Based on a preliminary estimate of the total Bulgarian imports of Russian crude oil in 2023, Russia will have sold 43 million barrels of crude oil to the Lukoil Neftohim refinery on the Black Sea coast, worth $2.9 billion. This is close to the value of Russian crude exports to Bulgaria in 2022 despite the fact that since February, 2023, Lukoil Neftohim can no longer export fuels to the EU and countries that have imposed the Russian oil ban.

Figure 2. Crude oil imports in Bulgaria by origin in million barrels*

Source: CSD based on official customs data; *Based on a preliminary estimate extrapolating the average Russian crude oil import volumes in August, September, October and until mid-October, the total Russia crude oil imports in Bulgaria will reach 42,81 million barrels in 2023, generating $2.9 billion in Russian oil revenues

Allowing Lukoil to continue the export of refined products contradicts Bulgaria’s government declared objective to reduce the price of fuels on the domestic market. If Lukoil is not allowed to export refined products, the company would have to sell them to Bulgarian consumers. This would increase the supply in the country leading to lower prices.

In January and February, 2024, Lukoil will import at least 3.5 million barrels of Russian oil.

The second loophole in the law is the lack of a requirement for Lukoil to import crude oil below or at the oil price cap of $60 per barrel. Assuming that the Russian company will import around 3.5 million barrels of Russian oil in the first two months of the new year, the oil purchase will generate additional tax revenues for the Kremlin worth $168 million from natural resource extraction and export duty taxes.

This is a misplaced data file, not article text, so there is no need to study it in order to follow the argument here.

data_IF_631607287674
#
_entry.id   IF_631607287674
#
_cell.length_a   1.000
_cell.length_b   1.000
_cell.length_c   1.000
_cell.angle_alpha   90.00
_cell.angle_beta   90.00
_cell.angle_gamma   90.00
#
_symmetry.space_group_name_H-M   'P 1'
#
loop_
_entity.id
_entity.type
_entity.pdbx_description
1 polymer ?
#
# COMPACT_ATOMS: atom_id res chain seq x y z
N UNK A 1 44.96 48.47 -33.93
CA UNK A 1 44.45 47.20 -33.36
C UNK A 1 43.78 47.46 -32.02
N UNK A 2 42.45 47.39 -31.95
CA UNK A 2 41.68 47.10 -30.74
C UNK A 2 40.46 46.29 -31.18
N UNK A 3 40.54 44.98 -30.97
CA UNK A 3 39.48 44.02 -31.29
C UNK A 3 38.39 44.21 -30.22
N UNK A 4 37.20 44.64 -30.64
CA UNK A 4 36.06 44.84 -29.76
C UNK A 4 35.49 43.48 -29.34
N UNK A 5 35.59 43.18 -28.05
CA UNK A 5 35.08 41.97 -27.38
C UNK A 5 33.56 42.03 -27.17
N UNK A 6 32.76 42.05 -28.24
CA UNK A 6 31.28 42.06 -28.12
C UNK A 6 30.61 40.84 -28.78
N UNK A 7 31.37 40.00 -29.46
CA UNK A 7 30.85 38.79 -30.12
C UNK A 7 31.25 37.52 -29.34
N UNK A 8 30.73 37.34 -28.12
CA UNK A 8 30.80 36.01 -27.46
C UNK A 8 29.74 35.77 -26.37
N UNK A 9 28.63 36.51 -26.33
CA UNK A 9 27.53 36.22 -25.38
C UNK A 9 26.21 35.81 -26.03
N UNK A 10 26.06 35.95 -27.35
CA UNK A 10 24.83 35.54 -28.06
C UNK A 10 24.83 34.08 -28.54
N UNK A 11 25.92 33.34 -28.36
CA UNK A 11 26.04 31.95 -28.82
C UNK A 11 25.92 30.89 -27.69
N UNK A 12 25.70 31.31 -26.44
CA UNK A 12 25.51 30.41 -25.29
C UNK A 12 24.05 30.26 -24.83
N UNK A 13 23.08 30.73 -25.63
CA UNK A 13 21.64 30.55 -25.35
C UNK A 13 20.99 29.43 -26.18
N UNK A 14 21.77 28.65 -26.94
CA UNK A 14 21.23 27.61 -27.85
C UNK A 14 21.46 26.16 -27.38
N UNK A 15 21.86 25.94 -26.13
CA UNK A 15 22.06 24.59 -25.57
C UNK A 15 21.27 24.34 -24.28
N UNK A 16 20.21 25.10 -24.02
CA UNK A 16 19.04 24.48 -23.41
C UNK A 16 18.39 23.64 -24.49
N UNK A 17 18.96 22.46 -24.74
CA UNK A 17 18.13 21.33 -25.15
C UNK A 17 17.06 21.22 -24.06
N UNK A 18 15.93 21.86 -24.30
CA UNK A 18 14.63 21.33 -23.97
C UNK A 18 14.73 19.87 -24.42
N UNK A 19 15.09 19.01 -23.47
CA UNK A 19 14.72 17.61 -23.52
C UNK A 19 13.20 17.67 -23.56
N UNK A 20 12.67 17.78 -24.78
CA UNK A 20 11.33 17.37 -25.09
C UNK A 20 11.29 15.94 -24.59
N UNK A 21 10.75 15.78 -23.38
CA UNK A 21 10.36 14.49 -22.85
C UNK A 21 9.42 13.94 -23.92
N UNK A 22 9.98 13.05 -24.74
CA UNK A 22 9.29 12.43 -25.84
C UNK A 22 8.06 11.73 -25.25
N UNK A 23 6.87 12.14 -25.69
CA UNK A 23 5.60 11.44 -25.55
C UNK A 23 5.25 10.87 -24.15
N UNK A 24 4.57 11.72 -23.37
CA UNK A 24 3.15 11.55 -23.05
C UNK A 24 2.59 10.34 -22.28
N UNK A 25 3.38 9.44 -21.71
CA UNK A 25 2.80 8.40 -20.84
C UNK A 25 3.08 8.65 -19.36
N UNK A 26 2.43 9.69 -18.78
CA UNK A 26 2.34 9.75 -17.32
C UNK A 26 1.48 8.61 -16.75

The oil price cap on the seaborne sale of Russian oil aims to reduce the Russian revenues from selling oil in non-EU/G7 countries. The derogation for Bulgaria from EU Regulation 833 does not forbid the purchase of Russian oil above this price but the European Commission does not encourage the derogation to be used for maximizing the Kremlin’s tax revenues, and only in cases where the security of oil supply is under threat.

The two glaring loopholes in the law will not only compensate Lukoil for the early lifting of the derogation but could create risk for the national budget.

The import of Russian crude oil above the price cap in the second half of 2023 eliminates Lukoil’s surplus profit based on the lower price of Russian oil before August, 2023.

As the average Russian crude oil import price after August 2023 increases to reach parity with the price of alternative crude blends, Lukoil’s pre-declared 2023 annual profit of around $500 million will shrink significantly and the advanced payment of around $224 million will be returned to the Russian company by the Bulgarian government in 2024.

Figure 3. Crude oil revenues from the export to Bulgaria by origin of the supply ($ million)

Source: CSD based on official customs data.

What’s Next: The Bulgarian MPs must not allow this national exemption on fuel exports to stay as to prevent Lukoil from maximising its profit and, by extension, the Kremlin’s oil budget revenues. In addition, the law must prohibit the violation of the oil price cap for seaborne imports of Russian crude, still permitted under the derogation from EU Regulation 833/2014. The sooner this derogation is lifted, the faster Europe can close the most significant loophole in the Russian sanctions regime.